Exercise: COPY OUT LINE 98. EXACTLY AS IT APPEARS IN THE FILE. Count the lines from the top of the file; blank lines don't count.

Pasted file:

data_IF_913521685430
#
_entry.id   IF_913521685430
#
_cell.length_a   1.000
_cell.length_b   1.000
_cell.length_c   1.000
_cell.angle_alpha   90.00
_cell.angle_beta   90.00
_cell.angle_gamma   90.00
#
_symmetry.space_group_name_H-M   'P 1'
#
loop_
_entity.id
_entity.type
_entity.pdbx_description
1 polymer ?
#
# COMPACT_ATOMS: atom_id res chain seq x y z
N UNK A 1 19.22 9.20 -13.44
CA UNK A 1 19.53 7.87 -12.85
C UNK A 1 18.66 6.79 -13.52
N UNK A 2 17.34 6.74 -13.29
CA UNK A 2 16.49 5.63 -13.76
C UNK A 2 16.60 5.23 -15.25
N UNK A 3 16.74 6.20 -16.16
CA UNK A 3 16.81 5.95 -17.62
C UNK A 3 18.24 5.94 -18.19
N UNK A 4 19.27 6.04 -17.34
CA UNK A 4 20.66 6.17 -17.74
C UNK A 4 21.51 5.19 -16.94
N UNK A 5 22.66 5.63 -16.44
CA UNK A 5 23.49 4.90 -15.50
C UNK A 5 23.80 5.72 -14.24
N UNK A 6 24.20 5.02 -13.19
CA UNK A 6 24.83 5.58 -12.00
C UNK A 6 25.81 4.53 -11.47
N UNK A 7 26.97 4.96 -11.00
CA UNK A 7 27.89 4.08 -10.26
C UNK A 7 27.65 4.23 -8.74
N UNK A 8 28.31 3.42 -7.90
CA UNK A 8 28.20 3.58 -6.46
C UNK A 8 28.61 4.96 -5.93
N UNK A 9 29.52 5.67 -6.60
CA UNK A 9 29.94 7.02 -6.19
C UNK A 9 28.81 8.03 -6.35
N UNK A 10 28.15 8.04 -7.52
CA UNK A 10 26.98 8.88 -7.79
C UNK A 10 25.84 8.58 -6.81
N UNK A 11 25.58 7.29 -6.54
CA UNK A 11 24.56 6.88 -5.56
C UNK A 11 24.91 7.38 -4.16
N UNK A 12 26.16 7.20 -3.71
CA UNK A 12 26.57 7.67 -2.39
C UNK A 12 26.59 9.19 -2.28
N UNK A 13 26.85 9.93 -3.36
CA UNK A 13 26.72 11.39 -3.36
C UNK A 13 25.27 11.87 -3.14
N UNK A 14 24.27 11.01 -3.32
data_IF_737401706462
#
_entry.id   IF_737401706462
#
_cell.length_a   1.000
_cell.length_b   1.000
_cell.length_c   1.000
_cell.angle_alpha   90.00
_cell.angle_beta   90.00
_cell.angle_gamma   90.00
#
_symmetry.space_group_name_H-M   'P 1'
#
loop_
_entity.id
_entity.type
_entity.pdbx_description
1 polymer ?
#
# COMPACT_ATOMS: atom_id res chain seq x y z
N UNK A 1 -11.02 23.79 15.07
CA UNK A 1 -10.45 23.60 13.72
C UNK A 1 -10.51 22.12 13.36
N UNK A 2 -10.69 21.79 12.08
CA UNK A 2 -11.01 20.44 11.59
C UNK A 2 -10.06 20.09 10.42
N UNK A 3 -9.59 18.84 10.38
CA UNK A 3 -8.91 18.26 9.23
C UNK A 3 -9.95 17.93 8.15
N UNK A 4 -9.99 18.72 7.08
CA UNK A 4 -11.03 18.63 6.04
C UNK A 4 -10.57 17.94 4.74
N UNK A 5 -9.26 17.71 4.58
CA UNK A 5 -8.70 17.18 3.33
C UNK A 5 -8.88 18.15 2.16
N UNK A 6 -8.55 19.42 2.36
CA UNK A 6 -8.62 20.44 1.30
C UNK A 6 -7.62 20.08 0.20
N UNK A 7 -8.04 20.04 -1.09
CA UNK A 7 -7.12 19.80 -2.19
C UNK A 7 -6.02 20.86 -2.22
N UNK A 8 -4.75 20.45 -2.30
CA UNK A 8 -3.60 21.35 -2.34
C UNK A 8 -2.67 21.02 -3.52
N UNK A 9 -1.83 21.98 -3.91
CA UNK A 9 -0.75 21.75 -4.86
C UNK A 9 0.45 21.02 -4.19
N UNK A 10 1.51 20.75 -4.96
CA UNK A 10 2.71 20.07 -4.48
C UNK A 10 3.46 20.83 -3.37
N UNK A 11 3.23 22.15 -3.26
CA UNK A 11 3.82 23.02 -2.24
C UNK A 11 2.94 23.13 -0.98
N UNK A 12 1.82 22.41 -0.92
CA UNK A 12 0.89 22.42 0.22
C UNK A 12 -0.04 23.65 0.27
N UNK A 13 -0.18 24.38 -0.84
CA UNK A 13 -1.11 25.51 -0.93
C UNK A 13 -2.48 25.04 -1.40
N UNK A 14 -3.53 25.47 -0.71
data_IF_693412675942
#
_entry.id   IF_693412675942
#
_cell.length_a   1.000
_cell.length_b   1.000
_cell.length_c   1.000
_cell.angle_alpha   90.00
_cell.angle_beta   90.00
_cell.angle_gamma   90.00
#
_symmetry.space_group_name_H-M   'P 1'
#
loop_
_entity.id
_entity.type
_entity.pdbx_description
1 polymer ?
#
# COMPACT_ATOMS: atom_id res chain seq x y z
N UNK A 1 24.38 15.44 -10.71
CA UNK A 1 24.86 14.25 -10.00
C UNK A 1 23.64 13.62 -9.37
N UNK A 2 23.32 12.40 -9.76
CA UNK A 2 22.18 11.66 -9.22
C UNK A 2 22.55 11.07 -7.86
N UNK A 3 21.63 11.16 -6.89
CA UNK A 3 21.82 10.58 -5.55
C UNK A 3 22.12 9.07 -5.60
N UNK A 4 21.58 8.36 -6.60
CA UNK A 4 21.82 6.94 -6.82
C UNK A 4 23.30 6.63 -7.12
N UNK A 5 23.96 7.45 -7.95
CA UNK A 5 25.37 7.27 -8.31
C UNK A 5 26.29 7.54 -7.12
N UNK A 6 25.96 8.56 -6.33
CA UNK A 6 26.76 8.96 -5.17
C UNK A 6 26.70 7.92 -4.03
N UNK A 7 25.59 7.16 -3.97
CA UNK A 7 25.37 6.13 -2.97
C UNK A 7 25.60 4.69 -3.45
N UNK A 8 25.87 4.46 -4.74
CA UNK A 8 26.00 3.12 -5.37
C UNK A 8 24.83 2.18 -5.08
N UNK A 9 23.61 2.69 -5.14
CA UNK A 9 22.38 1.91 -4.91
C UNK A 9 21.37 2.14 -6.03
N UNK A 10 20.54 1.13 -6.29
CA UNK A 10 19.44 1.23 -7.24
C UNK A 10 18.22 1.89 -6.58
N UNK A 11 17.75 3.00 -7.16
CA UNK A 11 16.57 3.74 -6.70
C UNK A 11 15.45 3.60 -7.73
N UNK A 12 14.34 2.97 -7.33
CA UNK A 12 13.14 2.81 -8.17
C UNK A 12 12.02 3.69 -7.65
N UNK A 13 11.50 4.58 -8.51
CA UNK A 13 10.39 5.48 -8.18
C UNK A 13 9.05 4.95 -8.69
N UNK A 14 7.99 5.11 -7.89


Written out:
C UNK A 6 -7.62 20.08 0.20